Large commercial buildings to report energy and water use starting in 2014

Beginning in 2014, large commercial buildings in Minneapolis must report energy and water use annually to comply with a new ordinance City leaders approved today intended to increase energy awareness. The ordinance is a tool that uses market forces, rather than performance or design mandates, to motivate owners and tenants to invest in efficiency improvements, ultimately saving energy, lowering energy costs, reducing pollution and spurring local green jobs.Commercial buildings account for roughly 35 percent of greenhouse gas pollution in Minneapolis.

The City of Minneapolis and other public entities will lead by example and begin publicly disclosing energy and water use in their buildings larger than 25,000 square feet starting in 2013. Private commercial buildings larger than 100,000 square feet will begin reporting June 1, 2014, and publicly disclosing in 2015, and private commercial buildings larger than 50,000 square feet will begin reporting June 1, 2015, and publicly disclosing in 2016.

The required free software, the U.S. Environmental Protection Agency’s Portfolio Manager, measures the building’s energy and water performance and generates a score and other metrics, similar to a fuel economy rating on a vehicle. The system takes into account such information as building age, operating hours, workers per square foot, occupancy rates and space usage. (Scoring models assume buildings with higher intensities of activities use more energy; more intense uses do not necessarily result in lower scores.)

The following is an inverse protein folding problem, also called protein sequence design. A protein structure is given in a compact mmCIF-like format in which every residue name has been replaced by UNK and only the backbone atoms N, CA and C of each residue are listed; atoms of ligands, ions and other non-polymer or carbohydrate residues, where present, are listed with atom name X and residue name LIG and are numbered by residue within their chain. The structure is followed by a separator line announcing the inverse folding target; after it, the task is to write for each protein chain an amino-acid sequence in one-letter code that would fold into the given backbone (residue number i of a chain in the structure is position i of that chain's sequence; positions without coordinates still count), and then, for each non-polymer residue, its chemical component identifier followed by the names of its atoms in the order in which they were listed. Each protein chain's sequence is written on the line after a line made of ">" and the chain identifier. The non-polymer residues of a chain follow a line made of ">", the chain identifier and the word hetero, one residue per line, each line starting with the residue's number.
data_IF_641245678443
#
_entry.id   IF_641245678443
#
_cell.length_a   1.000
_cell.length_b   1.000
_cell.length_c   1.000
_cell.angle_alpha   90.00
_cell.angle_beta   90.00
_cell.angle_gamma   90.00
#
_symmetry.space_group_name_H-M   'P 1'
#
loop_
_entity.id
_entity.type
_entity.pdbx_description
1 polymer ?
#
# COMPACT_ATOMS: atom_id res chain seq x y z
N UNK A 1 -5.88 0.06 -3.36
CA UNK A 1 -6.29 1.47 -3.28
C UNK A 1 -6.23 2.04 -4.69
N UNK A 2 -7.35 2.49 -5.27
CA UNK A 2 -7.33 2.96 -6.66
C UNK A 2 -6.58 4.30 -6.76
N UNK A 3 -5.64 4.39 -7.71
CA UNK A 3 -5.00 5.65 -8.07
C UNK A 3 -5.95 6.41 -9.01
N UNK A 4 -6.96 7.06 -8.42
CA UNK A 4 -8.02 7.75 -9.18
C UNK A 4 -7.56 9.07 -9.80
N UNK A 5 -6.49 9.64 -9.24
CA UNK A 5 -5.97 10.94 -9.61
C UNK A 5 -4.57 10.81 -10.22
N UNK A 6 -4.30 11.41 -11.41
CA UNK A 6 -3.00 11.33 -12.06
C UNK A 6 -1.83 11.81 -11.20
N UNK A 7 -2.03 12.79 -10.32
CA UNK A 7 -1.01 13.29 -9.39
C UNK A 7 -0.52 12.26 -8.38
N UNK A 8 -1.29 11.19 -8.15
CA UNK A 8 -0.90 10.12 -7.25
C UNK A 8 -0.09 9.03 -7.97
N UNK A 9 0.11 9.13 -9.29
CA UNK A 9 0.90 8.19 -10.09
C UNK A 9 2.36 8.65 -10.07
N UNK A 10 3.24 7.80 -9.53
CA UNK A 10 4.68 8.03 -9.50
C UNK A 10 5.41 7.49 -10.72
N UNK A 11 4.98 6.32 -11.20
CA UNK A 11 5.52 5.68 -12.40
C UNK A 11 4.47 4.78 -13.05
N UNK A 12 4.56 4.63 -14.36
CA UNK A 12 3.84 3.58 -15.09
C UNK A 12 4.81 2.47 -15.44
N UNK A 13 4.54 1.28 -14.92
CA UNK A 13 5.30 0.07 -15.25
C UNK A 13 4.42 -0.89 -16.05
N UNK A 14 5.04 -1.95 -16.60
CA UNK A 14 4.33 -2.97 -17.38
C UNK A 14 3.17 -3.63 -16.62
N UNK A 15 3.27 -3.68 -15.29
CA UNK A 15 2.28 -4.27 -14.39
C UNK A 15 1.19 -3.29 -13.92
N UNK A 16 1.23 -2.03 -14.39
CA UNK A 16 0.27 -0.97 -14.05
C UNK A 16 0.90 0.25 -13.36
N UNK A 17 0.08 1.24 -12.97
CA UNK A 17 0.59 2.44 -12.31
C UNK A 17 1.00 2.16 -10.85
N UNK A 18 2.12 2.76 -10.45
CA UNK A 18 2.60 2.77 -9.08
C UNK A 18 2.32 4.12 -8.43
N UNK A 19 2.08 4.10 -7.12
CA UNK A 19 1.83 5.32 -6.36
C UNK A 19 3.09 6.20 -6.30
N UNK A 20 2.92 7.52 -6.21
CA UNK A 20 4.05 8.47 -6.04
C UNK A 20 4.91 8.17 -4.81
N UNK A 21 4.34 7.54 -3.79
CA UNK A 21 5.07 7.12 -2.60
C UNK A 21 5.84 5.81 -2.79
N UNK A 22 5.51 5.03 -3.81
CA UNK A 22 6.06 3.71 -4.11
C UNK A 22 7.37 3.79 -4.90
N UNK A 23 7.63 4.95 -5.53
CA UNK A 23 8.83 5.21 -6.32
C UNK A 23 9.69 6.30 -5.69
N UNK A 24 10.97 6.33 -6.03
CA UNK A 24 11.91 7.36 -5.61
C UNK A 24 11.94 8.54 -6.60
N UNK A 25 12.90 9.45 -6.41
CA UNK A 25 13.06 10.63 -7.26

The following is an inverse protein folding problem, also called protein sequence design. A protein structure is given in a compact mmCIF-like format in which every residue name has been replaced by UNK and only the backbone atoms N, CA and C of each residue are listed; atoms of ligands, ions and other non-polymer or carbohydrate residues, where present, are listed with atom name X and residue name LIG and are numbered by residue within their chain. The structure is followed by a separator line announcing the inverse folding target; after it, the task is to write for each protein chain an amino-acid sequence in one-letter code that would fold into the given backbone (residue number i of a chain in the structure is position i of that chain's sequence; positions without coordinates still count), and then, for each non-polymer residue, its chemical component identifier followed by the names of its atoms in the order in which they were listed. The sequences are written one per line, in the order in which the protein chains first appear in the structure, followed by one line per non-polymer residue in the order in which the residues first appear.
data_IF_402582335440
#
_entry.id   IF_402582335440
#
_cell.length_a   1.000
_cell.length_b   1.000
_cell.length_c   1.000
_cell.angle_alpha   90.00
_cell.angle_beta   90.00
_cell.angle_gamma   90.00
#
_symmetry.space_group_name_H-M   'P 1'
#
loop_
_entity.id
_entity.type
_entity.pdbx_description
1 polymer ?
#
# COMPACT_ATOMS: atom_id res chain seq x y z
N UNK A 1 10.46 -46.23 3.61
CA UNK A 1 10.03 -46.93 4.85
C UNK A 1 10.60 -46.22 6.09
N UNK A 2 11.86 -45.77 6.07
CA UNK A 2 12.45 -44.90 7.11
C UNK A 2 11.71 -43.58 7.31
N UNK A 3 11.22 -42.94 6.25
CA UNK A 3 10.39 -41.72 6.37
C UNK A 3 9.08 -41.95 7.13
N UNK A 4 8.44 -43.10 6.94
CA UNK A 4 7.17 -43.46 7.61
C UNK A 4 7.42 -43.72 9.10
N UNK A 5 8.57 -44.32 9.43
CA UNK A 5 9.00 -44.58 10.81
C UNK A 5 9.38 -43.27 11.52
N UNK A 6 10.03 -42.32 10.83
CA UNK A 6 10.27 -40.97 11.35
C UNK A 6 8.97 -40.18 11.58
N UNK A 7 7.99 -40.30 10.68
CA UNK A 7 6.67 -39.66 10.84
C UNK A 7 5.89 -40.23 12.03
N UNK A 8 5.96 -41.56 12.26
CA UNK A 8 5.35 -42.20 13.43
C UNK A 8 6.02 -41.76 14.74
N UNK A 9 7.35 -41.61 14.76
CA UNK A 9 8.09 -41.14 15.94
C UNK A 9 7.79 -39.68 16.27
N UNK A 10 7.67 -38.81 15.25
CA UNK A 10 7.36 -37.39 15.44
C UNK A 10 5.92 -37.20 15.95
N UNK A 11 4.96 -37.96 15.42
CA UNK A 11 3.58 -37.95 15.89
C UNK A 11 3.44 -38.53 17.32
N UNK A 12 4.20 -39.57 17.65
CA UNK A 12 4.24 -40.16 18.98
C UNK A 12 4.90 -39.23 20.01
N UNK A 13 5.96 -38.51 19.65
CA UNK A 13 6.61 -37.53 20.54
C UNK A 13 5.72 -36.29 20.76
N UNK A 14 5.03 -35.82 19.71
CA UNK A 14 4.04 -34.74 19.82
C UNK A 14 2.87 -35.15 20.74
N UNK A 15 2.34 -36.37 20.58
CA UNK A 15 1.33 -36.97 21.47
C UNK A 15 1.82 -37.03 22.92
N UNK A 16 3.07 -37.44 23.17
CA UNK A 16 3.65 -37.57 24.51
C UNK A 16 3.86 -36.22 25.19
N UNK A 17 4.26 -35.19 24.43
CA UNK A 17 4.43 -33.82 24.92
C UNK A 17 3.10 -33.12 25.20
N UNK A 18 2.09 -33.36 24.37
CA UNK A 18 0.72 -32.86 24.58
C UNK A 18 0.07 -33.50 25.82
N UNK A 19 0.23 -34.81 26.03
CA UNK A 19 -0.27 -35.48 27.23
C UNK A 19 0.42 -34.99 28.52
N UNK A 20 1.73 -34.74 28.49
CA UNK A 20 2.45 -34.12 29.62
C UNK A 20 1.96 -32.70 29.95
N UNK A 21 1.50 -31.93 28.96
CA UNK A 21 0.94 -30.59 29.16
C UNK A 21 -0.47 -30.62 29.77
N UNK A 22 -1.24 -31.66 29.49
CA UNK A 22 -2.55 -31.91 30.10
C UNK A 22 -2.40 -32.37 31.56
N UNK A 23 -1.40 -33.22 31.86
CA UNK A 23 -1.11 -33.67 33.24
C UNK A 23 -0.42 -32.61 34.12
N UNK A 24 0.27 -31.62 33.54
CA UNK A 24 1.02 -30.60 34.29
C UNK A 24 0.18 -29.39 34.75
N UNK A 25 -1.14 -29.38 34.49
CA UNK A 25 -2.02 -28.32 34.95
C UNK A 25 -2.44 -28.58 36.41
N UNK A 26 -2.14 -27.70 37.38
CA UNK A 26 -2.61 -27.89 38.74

The City will partner with the Center for Energy and Environment to offer training for building owners starting in early 2014, before the first reporting deadline. The Center for Energy and Environment is a nonprofit that specializes in commercial energy efficiency solutions, and the training is made possible by a grant from the Minnesota Pollution Control Agency. A City website will guide building owners and managers through what is needed to comply and how to use the required software. While the City does not require energy efficiency improvements, it will guide building owners toward rebates and loans for retrofits.

Cities that already have this requirement include Austin, Texas; Boulder, Colo.; New York; Philadelphia; San Francisco; Seattle and Washington, D.C.

Visit the City's website for more information including the complete ordinance.

Published Feb. 8, 2013